Genocide, ‘Mass Killing,’ and ‘Murderous Ethnic Cleansing’
-        debate over terms
o     legal definition of genocide v. analytical definitions of mass killing
o     Convention on the Prevention and Punishment of the Crime of Genocide
§       signed Dec. 1948; entered into force, Jan. 1951
§       US ratified in 1988

“Article I: The Contracting Parties confirm that genocide, whether committed in time of peace or in time of war, is a crime under international law which they undertake to prevent and to punish.” 

“Article II: In the present Convention, genocide means any of the following acts committed with intent to destroy, in whole or in part, a national, ethnical, racial or religious group, as such:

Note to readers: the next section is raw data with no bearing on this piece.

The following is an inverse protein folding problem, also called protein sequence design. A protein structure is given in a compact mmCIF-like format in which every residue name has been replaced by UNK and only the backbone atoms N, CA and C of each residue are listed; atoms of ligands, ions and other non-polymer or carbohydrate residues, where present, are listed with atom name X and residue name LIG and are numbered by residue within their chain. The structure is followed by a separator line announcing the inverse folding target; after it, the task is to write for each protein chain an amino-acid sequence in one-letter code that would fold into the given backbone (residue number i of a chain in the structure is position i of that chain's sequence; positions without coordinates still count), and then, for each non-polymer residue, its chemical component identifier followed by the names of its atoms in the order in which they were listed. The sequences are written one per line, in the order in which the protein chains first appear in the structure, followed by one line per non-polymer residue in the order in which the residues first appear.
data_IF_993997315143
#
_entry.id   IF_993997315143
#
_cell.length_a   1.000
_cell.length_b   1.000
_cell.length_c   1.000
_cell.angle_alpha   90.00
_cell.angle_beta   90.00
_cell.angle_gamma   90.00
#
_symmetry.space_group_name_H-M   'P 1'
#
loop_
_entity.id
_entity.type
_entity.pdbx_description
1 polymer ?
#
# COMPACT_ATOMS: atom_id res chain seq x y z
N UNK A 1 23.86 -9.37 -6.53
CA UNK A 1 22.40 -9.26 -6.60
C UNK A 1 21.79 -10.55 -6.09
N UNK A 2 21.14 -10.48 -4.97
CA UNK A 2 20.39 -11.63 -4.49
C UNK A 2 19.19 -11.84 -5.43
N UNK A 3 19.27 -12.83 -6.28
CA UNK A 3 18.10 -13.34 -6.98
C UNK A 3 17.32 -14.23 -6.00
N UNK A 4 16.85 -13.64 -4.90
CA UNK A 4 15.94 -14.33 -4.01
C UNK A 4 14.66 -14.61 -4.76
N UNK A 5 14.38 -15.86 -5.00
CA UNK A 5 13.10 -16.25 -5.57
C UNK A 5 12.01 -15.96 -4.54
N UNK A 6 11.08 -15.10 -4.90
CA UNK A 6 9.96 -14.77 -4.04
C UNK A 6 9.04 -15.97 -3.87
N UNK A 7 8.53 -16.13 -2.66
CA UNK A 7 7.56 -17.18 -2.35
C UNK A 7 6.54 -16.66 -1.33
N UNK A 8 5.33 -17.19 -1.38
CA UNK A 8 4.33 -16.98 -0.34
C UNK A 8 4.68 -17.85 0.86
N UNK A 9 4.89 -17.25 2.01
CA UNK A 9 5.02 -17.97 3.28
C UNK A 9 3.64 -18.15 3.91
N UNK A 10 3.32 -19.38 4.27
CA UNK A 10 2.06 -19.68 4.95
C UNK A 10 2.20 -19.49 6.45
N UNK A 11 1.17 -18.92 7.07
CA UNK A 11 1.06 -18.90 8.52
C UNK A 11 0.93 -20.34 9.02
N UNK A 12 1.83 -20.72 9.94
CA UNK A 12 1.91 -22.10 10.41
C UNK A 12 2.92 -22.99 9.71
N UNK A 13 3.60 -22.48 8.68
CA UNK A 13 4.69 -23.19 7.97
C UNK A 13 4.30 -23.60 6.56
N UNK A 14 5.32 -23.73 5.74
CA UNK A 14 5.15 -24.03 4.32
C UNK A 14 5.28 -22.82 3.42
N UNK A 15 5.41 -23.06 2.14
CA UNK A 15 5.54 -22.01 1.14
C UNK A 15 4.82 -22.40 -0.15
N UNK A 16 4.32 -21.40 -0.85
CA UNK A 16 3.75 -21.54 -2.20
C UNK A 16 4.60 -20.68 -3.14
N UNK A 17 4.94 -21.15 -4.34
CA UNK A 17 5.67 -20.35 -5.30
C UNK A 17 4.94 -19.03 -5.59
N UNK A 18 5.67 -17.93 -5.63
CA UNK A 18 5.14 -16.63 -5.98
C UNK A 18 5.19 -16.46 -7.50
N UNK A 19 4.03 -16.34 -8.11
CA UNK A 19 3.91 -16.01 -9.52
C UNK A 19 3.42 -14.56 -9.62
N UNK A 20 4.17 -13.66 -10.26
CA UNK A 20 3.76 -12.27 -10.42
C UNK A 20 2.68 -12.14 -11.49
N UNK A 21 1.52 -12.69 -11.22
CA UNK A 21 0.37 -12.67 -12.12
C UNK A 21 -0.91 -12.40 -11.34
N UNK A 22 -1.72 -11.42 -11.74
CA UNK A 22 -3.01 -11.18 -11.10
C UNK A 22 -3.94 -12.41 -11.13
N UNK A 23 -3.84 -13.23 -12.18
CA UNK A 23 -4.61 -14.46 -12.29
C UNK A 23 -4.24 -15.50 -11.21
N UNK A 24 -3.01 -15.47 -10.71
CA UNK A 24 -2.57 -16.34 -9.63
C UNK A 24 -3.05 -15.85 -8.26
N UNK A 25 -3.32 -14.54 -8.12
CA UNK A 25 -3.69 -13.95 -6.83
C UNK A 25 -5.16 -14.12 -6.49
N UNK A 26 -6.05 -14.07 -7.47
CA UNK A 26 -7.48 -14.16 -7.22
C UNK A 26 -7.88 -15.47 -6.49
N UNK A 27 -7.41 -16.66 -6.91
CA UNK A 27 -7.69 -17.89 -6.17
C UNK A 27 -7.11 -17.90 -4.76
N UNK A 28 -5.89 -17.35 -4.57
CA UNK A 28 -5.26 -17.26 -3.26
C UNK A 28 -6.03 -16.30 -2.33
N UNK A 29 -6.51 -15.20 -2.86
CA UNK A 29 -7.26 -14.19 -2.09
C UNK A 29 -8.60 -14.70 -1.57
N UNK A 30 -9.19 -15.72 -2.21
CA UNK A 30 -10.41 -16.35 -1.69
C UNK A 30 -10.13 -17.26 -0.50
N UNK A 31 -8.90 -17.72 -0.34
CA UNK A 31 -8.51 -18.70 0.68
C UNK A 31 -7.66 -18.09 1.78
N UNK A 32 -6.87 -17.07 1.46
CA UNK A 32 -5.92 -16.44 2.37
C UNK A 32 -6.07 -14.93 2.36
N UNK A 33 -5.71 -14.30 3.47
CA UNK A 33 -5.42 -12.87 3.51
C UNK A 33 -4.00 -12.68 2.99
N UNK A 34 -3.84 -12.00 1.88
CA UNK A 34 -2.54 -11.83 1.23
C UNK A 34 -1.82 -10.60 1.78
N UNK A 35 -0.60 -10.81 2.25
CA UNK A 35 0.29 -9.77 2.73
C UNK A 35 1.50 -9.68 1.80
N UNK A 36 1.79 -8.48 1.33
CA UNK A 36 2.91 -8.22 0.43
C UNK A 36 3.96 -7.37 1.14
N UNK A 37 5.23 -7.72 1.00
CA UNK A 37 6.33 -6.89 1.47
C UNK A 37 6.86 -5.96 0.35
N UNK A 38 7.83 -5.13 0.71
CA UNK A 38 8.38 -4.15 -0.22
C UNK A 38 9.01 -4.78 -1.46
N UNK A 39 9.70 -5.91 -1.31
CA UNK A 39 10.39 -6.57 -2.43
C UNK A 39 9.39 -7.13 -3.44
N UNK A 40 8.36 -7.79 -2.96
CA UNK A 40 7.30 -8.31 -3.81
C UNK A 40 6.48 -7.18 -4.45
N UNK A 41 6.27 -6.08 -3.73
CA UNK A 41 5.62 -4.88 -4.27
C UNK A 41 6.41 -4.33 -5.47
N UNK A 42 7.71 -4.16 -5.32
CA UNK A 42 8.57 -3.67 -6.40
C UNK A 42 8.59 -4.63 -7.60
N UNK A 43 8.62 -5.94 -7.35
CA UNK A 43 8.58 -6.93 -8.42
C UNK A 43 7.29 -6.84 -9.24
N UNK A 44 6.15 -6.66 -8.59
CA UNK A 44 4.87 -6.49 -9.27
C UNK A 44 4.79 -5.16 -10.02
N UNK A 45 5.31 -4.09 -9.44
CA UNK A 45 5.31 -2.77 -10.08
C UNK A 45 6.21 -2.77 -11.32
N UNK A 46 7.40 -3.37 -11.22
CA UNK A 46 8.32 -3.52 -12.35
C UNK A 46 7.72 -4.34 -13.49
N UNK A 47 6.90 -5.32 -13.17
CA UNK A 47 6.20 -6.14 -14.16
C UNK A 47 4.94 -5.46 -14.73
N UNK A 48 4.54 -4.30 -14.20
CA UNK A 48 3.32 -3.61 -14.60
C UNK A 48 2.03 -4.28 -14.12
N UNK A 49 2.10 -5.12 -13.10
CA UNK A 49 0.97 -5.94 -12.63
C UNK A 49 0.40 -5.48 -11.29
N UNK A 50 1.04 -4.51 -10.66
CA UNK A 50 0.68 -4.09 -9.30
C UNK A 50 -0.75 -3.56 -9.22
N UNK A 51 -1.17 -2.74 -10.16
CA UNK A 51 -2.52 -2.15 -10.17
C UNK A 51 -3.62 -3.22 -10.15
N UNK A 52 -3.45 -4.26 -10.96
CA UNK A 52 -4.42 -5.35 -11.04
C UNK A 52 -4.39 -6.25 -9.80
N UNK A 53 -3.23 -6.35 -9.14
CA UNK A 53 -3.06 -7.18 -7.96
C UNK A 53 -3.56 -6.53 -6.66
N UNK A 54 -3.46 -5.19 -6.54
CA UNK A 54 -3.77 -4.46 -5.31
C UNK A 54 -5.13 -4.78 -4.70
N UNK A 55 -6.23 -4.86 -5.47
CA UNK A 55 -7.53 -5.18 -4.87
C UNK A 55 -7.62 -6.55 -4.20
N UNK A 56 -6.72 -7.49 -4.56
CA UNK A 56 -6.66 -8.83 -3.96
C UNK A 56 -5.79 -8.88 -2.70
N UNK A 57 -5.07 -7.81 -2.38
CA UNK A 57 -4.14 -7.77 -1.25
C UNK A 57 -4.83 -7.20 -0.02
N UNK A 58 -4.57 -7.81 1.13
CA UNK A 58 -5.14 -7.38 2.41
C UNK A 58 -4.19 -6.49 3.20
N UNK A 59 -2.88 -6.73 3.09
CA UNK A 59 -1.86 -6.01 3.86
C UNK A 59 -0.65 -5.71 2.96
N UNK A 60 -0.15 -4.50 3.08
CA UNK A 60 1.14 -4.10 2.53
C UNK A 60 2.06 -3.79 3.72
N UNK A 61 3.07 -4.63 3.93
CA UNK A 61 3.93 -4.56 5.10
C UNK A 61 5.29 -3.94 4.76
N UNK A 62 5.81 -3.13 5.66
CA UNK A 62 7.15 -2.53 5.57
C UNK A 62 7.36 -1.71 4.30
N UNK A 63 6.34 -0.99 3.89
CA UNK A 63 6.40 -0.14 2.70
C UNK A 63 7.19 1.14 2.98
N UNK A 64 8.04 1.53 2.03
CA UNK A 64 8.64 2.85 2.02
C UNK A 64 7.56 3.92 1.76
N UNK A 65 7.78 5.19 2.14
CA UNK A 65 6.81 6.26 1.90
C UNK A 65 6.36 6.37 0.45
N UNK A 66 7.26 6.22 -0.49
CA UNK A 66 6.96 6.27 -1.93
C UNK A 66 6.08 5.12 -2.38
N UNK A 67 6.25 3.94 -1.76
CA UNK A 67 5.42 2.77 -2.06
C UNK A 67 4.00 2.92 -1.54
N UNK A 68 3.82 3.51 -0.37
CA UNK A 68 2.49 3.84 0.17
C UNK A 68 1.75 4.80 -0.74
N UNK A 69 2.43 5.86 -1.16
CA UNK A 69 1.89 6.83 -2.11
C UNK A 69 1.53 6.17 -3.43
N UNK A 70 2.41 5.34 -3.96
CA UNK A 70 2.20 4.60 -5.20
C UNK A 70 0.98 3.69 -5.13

(a) Killing members of the group;
(b) Causing serious bodily or mental harm to members of the group;
(c) Deliberately inflicting on the group conditions of life calculated to bring about its physical destruction in whole or in part;
(d) Imposing measures intended to prevent births within the group;
(e) Forcibly transferring children of the group to another group.” 

-        Mann’s distinctions among “murderous ethnic cleansing” (MEC)
o     Ethnocide: unintended wiping out of a group and its culture
o     Politicide: intended wiping out of group’s leadership and potential leadership (Harff)
o     Classicide: intended mass killing of entire social classes
o     Genocide: intended mass killing of entire group
§       Mann excludes partial killing

-        Modernity and MEC
o     Mann rejects “primitive” and “ancient hatreds” argument
o     MEC as possible only when mass democracy is conceivable as a political project

-        Not entirely elite manipulated